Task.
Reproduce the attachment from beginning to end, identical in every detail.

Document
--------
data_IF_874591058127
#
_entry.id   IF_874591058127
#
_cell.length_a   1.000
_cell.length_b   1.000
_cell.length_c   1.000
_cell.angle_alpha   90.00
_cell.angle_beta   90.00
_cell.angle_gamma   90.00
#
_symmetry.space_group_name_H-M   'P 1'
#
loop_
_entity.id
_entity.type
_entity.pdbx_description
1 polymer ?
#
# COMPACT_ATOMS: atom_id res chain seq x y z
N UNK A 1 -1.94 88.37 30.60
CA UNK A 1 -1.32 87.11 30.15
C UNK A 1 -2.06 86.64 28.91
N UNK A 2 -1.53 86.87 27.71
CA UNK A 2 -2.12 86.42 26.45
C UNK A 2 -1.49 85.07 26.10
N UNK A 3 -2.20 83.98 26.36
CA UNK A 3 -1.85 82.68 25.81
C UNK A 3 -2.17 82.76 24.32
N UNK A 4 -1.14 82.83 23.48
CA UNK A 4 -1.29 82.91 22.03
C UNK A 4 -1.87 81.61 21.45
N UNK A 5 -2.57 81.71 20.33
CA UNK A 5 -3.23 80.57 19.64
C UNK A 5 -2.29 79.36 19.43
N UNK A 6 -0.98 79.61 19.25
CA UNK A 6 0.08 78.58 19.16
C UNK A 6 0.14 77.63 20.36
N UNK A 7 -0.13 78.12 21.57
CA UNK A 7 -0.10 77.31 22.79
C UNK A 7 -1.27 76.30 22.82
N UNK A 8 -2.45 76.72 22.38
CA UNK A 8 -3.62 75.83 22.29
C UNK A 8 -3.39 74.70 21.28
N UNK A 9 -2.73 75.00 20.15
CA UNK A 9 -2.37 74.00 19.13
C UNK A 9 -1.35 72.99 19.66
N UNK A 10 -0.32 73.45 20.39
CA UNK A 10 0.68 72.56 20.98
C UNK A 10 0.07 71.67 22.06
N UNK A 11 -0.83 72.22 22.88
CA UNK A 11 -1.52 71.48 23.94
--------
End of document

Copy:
data_IF_874591058127
#
_entry.id   IF_874591058127
#
_cell.length_a   1.000
_cell.length_b   1.000
_cell.length_c   1.000
_cell.angle_alpha   90.00
_cell.angle_beta   90.00
_cell.angle_gamma   90.00
#
_symmetry.space_group_name_H-M   'P 1'
#
loop_
_entity.id
_entity.type
_entity.pdbx_description
1 polymer ?
#
# COMPACT_ATOMS: atom_id res chain seq x y z
N UNK A 1 -1.94 88.37 30.60
CA UNK A 1 -1.32 87.11 30.15
C UNK A 1 -2.06 86.64 28.91
N UNK A 2 -1.53 86.87 27.71
CA UNK A 2 -2.12 86.42 26.45
C UNK A 2 -1.49 85.07 26.10
N UNK A 3 -2.20 83.98 26.36
CA UNK A 3 -1.85 82.68 25.81
C UNK A 3 -2.17 82.76 24.32
N UNK A 4 -1.14 82.83 23.48
CA UNK A 4 -1.29 82.91 22.03
C UNK A 4 -1.87 81.61 21.45
N UNK A 5 -2.57 81.71 20.33
CA UNK A 5 -3.23 80.57 19.64
C UNK A 5 -2.29 79.36 19.43
N UNK A 6 -0.98 79.61 19.25
CA UNK A 6 0.08 78.58 19.16
C UNK A 6 0.14 77.63 20.36
N UNK A 7 -0.13 78.12 21.57
CA UNK A 7 -0.10 77.31 22.79
C UNK A 7 -1.27 76.30 22.82
N UNK A 8 -2.45 76.72 22.38
CA UNK A 8 -3.62 75.83 22.29
C UNK A 8 -3.39 74.70 21.28
N UNK A 9 -2.73 75.00 20.15
CA UNK A 9 -2.37 74.00 19.13
C UNK A 9 -1.35 72.99 19.66
N UNK A 10 -0.32 73.45 20.39
CA UNK A 10 0.68 72.56 20.98
C UNK A 10 0.07 71.67 22.06
N UNK A 11 -0.83 72.22 22.88
CA UNK A 11 -1.52 71.48 23.94